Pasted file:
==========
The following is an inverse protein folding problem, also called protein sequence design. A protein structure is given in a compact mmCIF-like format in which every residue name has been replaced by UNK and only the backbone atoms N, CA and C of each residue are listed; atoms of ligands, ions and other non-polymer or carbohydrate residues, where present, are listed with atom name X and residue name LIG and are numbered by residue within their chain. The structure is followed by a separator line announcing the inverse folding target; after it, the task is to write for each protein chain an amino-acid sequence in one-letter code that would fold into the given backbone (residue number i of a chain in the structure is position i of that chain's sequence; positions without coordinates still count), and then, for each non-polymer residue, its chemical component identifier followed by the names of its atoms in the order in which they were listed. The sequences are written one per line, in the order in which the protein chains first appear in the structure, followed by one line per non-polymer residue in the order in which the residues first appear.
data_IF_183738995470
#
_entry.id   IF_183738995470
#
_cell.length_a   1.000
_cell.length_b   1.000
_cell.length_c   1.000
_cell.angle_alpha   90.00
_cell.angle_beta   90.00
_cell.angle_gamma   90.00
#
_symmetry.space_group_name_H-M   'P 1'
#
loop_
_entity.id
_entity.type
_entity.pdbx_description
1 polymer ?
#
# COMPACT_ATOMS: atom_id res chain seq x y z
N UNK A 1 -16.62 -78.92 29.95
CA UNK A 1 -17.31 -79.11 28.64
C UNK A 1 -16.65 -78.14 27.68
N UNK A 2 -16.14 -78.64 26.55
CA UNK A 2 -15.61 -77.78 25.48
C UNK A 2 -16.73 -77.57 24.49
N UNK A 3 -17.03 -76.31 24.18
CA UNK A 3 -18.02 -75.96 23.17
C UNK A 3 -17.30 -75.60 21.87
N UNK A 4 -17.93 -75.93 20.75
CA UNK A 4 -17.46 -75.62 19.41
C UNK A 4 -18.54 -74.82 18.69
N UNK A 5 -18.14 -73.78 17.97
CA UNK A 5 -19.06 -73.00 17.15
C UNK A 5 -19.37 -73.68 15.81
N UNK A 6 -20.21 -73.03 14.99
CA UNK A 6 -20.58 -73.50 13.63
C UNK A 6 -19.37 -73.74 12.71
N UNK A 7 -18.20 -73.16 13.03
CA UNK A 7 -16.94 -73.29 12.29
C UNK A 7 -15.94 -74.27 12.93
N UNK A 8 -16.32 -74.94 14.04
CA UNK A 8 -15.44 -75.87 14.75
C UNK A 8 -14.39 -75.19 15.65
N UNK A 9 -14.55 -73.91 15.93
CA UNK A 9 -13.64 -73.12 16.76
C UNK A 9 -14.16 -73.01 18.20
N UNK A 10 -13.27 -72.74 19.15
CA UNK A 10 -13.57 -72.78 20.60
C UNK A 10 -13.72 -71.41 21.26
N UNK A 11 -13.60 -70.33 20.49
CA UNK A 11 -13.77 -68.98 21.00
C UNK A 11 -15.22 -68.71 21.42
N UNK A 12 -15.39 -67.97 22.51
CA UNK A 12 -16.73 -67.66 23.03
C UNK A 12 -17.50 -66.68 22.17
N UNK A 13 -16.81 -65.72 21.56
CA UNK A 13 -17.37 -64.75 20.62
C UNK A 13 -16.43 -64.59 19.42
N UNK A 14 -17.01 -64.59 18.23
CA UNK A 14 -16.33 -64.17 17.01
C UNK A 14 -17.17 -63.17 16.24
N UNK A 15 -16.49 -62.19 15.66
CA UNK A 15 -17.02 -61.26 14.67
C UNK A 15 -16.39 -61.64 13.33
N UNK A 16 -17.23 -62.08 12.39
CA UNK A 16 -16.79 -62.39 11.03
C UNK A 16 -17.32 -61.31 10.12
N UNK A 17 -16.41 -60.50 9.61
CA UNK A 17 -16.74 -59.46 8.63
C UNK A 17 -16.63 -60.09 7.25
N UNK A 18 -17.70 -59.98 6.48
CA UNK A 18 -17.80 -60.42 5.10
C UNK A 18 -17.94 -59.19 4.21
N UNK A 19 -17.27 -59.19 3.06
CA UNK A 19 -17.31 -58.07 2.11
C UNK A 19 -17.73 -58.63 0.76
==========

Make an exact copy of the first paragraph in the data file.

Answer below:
The following is an inverse protein folding problem, also called protein sequence design. A protein structure is given in a compact mmCIF-like format in which every residue name has been replaced by UNK and only the backbone atoms N, CA and C of each residue are listed; atoms of ligands, ions and other non-polymer or carbohydrate residues, where present, are listed with atom name X and residue name LIG and are numbered by residue within their chain. The structure is followed by a separator line announcing the inverse folding target; after it, the task is to write for each protein chain an amino-acid sequence in one-letter code that would fold into the given backbone (residue number i of a chain in the structure is position i of that chain's sequence; positions without coordinates still count), and then, for each non-polymer residue, its chemical component identifier followed by the names of its atoms in the order in which they were listed. The sequences are written one per line, in the order in which the protein chains first appear in the structure, followed by one line per non-polymer residue in the order in which the residues first appear.